• J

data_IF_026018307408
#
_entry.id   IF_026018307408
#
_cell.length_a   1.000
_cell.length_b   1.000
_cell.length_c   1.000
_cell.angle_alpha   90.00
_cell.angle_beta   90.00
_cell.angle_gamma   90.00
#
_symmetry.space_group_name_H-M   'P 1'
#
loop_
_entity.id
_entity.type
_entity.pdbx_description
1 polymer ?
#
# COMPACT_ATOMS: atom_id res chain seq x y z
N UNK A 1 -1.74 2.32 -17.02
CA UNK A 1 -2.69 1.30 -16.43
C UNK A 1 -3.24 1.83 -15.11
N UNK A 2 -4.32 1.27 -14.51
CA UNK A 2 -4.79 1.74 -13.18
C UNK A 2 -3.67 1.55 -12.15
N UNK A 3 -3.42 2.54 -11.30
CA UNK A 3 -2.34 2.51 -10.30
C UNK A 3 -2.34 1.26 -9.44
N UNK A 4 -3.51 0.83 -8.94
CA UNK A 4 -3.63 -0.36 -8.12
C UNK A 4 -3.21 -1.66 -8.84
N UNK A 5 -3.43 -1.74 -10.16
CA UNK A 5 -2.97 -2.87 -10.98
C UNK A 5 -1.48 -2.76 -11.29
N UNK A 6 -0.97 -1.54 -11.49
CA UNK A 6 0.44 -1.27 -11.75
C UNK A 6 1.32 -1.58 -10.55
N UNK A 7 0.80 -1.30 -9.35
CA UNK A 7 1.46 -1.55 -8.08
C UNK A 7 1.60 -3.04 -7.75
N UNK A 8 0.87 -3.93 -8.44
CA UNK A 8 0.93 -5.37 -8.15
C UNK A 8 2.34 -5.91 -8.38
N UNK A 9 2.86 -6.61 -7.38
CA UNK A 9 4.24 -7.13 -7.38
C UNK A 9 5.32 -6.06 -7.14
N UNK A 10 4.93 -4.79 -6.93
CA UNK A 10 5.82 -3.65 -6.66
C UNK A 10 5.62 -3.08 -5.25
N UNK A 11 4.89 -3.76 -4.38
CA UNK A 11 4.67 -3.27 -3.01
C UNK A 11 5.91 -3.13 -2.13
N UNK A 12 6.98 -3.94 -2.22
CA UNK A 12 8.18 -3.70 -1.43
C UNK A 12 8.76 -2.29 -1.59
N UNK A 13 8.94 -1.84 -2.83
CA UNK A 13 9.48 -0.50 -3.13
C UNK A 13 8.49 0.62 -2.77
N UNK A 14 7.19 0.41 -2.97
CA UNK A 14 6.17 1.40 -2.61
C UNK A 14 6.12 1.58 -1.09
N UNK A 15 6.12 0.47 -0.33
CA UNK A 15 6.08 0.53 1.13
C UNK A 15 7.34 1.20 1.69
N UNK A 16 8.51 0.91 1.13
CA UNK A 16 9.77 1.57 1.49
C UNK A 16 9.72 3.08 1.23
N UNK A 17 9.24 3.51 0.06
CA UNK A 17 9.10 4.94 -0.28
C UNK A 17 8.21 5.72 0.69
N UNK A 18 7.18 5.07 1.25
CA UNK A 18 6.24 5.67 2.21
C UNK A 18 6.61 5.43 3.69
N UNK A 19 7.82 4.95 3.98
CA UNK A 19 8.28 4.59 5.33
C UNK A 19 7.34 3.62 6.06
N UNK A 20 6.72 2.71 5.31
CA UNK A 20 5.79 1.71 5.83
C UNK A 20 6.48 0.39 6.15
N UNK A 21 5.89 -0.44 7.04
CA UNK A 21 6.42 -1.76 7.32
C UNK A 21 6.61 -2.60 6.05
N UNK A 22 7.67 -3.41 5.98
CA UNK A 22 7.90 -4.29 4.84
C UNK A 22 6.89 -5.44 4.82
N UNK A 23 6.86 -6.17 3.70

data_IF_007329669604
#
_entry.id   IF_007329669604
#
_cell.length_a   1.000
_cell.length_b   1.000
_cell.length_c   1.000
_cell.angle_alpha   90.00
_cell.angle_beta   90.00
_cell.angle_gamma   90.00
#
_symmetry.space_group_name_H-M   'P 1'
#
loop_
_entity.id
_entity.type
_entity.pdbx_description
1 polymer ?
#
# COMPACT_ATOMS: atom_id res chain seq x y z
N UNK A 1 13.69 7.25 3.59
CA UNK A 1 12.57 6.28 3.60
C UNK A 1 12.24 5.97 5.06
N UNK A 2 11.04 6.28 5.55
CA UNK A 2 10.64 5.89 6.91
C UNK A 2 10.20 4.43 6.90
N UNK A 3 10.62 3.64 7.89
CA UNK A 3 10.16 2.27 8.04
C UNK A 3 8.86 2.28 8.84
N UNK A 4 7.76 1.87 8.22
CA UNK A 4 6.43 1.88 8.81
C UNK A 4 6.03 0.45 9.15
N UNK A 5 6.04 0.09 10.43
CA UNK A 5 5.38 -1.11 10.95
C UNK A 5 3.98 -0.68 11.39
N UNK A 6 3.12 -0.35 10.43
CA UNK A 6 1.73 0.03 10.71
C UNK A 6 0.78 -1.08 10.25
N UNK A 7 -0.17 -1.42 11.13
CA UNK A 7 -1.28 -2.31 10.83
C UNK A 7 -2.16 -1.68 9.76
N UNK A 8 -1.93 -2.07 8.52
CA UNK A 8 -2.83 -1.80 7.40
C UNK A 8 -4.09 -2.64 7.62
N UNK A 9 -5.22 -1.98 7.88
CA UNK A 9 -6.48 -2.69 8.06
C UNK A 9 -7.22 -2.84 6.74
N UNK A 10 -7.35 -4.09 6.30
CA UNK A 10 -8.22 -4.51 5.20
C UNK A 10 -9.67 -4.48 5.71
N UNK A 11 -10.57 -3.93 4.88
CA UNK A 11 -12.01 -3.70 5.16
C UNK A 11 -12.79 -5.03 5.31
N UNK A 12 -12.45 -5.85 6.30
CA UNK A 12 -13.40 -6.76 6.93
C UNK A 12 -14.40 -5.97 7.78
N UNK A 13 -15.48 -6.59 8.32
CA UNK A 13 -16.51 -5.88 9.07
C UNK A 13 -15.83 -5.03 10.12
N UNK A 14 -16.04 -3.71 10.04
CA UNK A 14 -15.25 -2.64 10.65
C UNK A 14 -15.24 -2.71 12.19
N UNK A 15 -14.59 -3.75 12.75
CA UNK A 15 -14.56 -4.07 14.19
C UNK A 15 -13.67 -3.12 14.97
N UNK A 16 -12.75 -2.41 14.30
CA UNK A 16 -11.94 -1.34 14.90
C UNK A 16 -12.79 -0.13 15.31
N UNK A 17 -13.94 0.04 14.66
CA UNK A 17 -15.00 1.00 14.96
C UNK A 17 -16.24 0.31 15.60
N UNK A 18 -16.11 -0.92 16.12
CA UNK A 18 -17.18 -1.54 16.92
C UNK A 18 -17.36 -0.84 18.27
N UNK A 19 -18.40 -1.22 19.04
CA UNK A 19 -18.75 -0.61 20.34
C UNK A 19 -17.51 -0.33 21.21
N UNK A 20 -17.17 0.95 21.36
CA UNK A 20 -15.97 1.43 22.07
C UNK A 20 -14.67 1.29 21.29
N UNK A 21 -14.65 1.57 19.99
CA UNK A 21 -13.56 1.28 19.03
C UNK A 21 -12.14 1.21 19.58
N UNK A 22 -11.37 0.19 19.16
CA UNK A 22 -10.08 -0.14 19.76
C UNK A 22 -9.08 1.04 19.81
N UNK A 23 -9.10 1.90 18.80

I agree that regulation as a dietary supplement was the outcome that HHS and FDA have been wanting all along, but it is still interesting that in a “Wild West” industry like this, there still is very little evidence of concerning public harm potential compared to the dietary supplement industry itself! For some reason, there have not been an alarming amount of issues for the decades this plant has been available here for purchase. It’s almost as if this market has been self-regulated by the consumers. This relationship with consumers and their vendors is one of loyalty and trust, just like with anything else. The experience between a consumer and the larger companies selling dietary supplements through large distribution such as grocery stores and headshops evidences a very different experience. feel that we will actually see problems after the industry is regulated. That’s just how it works. I am all for a division which oversees the kratom industry directly, and any reputable vendor right now would absolutely pay the “fee to do business” because it would boost sales. People are losing trust in larger companies which cut corners and deliver subpar product once they “go big”. I can’t tell you how many times I found something seriously wrong with a big brand name food item from the store. Whether it was moldy growth in a bag of shredded cheese or an olive pit on a frozen pizza to break my tooth and cause large dental bills, we could all agree that regulation does not insure saftey. For whatever reason, a box of baking soda full of fagrance and other chemicals at the store is allowable, and even restaurants passing inspections can douse their customers’ food with fragrances from dispensers above (or the restroom, same air space), but nobody sees a problem with that! How are carcinogens allowed in consumer products, with no company being slapped on the wrist for it?